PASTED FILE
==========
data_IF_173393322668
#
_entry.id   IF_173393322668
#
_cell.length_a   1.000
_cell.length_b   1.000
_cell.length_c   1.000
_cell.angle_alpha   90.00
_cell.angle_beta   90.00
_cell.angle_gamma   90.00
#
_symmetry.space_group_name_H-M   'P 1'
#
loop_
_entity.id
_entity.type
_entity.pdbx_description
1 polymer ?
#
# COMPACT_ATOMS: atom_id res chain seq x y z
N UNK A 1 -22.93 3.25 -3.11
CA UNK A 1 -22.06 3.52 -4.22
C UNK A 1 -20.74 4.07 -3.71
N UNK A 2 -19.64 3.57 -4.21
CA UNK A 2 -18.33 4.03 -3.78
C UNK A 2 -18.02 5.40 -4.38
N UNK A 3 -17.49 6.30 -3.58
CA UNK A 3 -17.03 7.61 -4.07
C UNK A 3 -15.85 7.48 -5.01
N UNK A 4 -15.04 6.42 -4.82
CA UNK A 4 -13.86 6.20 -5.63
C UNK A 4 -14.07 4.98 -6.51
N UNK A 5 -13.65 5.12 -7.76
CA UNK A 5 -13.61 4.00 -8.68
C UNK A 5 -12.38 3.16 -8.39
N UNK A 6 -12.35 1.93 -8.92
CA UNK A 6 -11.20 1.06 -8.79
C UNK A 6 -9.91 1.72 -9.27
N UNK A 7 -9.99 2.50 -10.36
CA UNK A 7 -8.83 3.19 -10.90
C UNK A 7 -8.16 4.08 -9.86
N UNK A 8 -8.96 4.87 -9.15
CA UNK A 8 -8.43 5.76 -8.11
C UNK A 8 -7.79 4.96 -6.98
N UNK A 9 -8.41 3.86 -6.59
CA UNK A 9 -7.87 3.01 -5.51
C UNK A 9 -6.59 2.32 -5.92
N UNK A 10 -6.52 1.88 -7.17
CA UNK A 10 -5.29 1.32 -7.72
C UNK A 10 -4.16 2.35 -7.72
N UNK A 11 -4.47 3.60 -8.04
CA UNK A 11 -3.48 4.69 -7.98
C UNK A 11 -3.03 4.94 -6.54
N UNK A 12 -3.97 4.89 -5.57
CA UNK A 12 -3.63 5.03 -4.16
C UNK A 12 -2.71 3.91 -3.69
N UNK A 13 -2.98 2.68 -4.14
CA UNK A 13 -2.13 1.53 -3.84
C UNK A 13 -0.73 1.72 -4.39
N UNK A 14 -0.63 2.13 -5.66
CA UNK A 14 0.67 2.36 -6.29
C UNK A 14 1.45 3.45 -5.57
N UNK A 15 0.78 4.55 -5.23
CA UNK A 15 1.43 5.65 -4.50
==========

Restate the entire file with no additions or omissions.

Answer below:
data_IF_173393322668
#
_entry.id   IF_173393322668
#
_cell.length_a   1.000
_cell.length_b   1.000
_cell.length_c   1.000
_cell.angle_alpha   90.00
_cell.angle_beta   90.00
_cell.angle_gamma   90.00
#
_symmetry.space_group_name_H-M   'P 1'
#
loop_
_entity.id
_entity.type
_entity.pdbx_description
1 polymer ?
#
# COMPACT_ATOMS: atom_id res chain seq x y z
N UNK A 1 -22.93 3.25 -3.11
CA UNK A 1 -22.06 3.52 -4.22
C UNK A 1 -20.74 4.07 -3.71
N UNK A 2 -19.64 3.57 -4.21
CA UNK A 2 -18.33 4.03 -3.78
C UNK A 2 -18.02 5.40 -4.38
N UNK A 3 -17.49 6.30 -3.58
CA UNK A 3 -17.03 7.61 -4.07
C UNK A 3 -15.85 7.48 -5.01
N UNK A 4 -15.04 6.42 -4.82
CA UNK A 4 -13.86 6.20 -5.63
C UNK A 4 -14.07 4.98 -6.51
N UNK A 5 -13.65 5.12 -7.76
CA UNK A 5 -13.61 4.00 -8.68
C UNK A 5 -12.38 3.16 -8.39
N UNK A 6 -12.35 1.93 -8.92
CA UNK A 6 -11.20 1.06 -8.79
C UNK A 6 -9.91 1.72 -9.27
N UNK A 7 -9.99 2.50 -10.36
CA UNK A 7 -8.83 3.19 -10.90
C UNK A 7 -8.16 4.08 -9.86
N UNK A 8 -8.96 4.87 -9.15
CA UNK A 8 -8.43 5.76 -8.11
C UNK A 8 -7.79 4.96 -6.98
N UNK A 9 -8.41 3.86 -6.59
CA UNK A 9 -7.87 3.01 -5.51
C UNK A 9 -6.59 2.32 -5.92
N UNK A 10 -6.52 1.88 -7.17
CA UNK A 10 -5.29 1.32 -7.72
C UNK A 10 -4.16 2.35 -7.72
N UNK A 11 -4.47 3.60 -8.04
CA UNK A 11 -3.48 4.69 -7.98
C UNK A 11 -3.03 4.94 -6.54
N UNK A 12 -3.97 4.89 -5.57
CA UNK A 12 -3.63 5.03 -4.16
C UNK A 12 -2.71 3.91 -3.69
N UNK A 13 -2.98 2.68 -4.14
CA UNK A 13 -2.13 1.53 -3.84
C UNK A 13 -0.73 1.72 -4.39
N UNK A 14 -0.63 2.13 -5.66
CA UNK A 14 0.67 2.36 -6.29
C UNK A 14 1.45 3.45 -5.57
N UNK A 15 0.78 4.55 -5.23
CA UNK A 15 1.43 5.65 -4.50